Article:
REVIEW: How My Light Is Spent @ Sherman Theatre

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Jimmy is disappearing, literally and figuratively. At work he’s been replaced with a coin bin, and this morning his hands seem to have been replaced with fresh air. Kitty has always wanted to disappear, but Jimmy wants to see her, she doesn’t to talk about herself, but Jimmy wants to hear her. This is a love story, but not the usual kind. A romance between a phone sex worker and an invisible(ish) man was never going to be straightforward.

How My Light is Spent is the latest offering by playwright Alan Harris. Fresh from the success of Love, Lies and Taxidermy, Harris presents us with another serving of what he clearly does best; quirky, surreal rom-coms with a big Welsh heart. Both plays take ordinary lives; the zero hours worker, the fractured family, the dreamer with a day-job they never wanted, and sprinkle them with stardust.

The story is told by a combination of narration and set piece performances, the actors becoming a mother, a boss, a landlord at the drop of a hat. Scenes change with a crash, music swells and fades, lights flicker and glow. You often get the impression of a grown-up bedtime story being told, with the voices put on for you, and an ending that makes you fall asleep smiling.

Written for as many voices as the director chooses, this first airing is a skilfully played two-handler. Rhodri Meilir is adorable as Jimmy, his face folding in on itself as yet more body parts disappear. He has a puppy-ish air about him, inherently likeable, with his badly done bowl-cut (a clear testament to the actor’s commitment) and his pained-but-hopeful eyes. As he snaps into Stevo, or Andre, his whole body transforms, suddenly rod-backed, or slinky-hipped as the character demands.

Alexandria Riley is springy and sweet as Kitty. She’s got the forced insouciance perfect, so Kitty always sounds assured, even when her wide eyes betray her. It’s almost hard to picture a character that seems so confident, so directed, falling in love with Jimmy. But chemistry swims between the pair in their phone calls, affection warm in Kitty’s voice as she berates or teases him.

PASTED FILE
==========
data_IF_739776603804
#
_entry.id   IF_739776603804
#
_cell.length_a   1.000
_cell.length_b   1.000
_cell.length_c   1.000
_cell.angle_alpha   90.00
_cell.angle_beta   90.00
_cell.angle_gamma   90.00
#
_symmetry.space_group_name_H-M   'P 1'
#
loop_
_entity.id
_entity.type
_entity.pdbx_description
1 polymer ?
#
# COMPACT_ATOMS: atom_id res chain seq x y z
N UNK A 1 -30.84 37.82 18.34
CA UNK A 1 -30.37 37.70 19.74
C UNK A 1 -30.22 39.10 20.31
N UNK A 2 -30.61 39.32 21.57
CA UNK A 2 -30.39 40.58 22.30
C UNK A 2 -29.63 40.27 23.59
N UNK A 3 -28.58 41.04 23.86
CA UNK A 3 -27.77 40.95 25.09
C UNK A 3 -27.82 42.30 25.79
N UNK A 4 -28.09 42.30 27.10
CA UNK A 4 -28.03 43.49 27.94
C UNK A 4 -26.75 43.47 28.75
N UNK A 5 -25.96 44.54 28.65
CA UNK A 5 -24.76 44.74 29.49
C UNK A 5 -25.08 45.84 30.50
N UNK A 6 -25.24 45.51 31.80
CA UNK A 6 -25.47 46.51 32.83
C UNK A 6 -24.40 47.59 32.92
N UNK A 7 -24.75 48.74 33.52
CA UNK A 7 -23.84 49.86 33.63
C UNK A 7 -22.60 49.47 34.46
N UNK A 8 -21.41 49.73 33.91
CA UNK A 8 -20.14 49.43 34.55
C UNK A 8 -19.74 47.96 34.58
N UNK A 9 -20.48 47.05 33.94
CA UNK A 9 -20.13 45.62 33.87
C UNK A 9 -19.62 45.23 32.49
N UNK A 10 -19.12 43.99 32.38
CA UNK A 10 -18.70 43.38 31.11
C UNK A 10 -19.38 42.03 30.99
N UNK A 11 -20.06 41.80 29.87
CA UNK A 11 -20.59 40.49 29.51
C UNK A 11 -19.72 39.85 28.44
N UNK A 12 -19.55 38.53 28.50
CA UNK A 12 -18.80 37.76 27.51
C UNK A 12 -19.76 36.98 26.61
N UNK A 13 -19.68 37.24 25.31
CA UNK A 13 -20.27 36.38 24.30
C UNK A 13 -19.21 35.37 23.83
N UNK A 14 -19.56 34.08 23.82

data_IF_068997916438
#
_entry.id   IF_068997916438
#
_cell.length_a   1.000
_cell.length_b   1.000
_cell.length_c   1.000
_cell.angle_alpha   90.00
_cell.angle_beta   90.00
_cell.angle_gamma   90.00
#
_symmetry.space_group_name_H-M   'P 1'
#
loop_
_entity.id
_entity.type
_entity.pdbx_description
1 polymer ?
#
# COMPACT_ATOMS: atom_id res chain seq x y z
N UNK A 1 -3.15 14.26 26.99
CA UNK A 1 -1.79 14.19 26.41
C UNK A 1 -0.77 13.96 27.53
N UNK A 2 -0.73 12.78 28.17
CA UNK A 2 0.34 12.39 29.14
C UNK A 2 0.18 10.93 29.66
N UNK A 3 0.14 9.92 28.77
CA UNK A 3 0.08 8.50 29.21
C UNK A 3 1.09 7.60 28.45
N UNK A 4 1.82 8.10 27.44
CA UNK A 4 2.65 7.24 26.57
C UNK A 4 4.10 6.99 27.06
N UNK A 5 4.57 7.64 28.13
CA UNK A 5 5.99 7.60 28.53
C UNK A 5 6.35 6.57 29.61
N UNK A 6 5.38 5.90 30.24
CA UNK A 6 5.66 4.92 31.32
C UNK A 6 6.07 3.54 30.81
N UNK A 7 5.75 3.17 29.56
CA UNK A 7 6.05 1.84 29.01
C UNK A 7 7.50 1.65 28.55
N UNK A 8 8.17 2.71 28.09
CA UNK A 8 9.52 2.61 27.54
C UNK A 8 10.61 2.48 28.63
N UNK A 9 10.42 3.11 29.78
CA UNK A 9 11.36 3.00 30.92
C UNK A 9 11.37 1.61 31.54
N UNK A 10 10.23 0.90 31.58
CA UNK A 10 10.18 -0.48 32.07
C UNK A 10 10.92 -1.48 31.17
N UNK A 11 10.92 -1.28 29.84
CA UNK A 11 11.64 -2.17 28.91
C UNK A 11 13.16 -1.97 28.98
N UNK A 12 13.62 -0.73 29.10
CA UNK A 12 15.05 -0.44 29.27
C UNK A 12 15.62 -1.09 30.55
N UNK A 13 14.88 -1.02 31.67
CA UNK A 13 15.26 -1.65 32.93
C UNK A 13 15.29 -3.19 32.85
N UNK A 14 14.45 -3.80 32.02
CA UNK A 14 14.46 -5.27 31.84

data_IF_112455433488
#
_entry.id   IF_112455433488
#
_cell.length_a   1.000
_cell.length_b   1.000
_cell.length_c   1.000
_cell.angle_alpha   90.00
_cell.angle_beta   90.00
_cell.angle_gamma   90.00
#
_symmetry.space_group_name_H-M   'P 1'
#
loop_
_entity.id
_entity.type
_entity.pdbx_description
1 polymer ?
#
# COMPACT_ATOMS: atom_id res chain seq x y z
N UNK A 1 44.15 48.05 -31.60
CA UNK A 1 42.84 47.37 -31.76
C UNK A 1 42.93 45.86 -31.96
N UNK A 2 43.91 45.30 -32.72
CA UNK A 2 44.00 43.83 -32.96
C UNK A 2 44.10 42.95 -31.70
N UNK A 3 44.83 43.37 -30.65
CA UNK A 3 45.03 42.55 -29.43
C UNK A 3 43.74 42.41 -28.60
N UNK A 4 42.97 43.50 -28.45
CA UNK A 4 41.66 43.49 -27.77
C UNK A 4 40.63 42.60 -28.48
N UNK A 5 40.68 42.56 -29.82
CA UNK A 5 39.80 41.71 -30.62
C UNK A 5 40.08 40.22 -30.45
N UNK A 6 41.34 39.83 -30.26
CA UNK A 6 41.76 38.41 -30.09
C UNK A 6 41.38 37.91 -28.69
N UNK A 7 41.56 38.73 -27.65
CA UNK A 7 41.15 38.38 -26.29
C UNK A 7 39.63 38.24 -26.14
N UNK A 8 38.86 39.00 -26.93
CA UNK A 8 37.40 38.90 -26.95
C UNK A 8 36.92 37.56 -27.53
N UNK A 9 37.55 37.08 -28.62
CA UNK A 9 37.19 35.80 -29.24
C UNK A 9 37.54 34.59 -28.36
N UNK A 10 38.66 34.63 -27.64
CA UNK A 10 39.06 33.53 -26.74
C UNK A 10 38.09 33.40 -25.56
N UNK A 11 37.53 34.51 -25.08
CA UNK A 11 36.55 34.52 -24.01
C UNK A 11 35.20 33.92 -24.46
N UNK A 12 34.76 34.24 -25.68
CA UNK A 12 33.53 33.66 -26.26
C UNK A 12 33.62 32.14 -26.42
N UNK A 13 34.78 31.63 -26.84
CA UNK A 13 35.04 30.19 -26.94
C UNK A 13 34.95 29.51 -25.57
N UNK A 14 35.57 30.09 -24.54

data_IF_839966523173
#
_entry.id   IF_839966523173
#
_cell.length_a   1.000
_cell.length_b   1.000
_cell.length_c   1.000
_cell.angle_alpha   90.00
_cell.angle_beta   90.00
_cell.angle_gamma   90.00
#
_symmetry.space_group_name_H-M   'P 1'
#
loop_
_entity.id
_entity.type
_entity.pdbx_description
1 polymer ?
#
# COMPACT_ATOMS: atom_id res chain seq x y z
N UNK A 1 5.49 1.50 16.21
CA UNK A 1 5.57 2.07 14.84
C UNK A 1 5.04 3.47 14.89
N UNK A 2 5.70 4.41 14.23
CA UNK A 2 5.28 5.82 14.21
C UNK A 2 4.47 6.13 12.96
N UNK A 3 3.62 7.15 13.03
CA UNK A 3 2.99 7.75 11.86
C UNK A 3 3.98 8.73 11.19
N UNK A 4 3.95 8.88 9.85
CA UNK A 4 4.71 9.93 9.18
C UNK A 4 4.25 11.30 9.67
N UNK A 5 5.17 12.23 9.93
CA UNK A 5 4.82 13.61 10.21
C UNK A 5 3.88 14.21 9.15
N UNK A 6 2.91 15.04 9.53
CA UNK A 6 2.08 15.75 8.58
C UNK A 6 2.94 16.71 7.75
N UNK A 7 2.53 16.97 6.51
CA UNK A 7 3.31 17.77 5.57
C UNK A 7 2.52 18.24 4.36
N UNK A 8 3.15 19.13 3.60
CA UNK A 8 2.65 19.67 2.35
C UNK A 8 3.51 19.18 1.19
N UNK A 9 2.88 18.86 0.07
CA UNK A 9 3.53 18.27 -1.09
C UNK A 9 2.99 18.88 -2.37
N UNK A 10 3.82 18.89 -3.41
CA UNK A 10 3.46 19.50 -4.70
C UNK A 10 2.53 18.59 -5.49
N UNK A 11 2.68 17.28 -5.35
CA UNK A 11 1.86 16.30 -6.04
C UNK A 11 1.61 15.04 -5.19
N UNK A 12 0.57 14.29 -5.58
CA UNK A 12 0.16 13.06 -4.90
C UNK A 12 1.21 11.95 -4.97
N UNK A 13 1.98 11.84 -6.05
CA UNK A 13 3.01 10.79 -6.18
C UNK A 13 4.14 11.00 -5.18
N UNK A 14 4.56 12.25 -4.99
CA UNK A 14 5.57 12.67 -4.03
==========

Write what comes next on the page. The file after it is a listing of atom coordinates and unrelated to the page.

The scene where Jimmy and Kitty imagine a future together in a drunken phone-call is simply gorgeous. The snatches of life they create, with one line apiece, back and forth, weaves decades of a relationship in single images; taking up the couch to 5K, buying a wood burner, reading more poetry. It hits you in the heart.

The set, a slab of tiled concrete, the unfeeling Newport pavement, is a visual reminder of the grey background to this love story. Versatile in its bleakness, it is easy to imagine the space as a sparsely decorated bedroom, a crappy Newport park, or an underwhelming cafe where everything is 50p (and probably tastes like card).

The plays only fault is it’s similarity to Love, Lies & Taxidermy. Both plots feature a leading man who is a hapless dreamer, wanting more and not quite fitting; both leading ladies are self-assured and aware of their sexiness, tilted by financial necessity into using it for gain. The narratives follow the same aching build into a soaringly romantic crescendo.  For me, these similarities invited comparison, with How My Light is Spent coming off less favourably as a show that’s slower and sadder than Love Lies & Taxidermy.

However, if you haven’t seen either, I urge you to. Alan Harris’ brand of off-kilter romance has to be watched. You’ll leave with a full heart and a sense of wonder; thinking that perhaps even Newport can be a little bit magical.   


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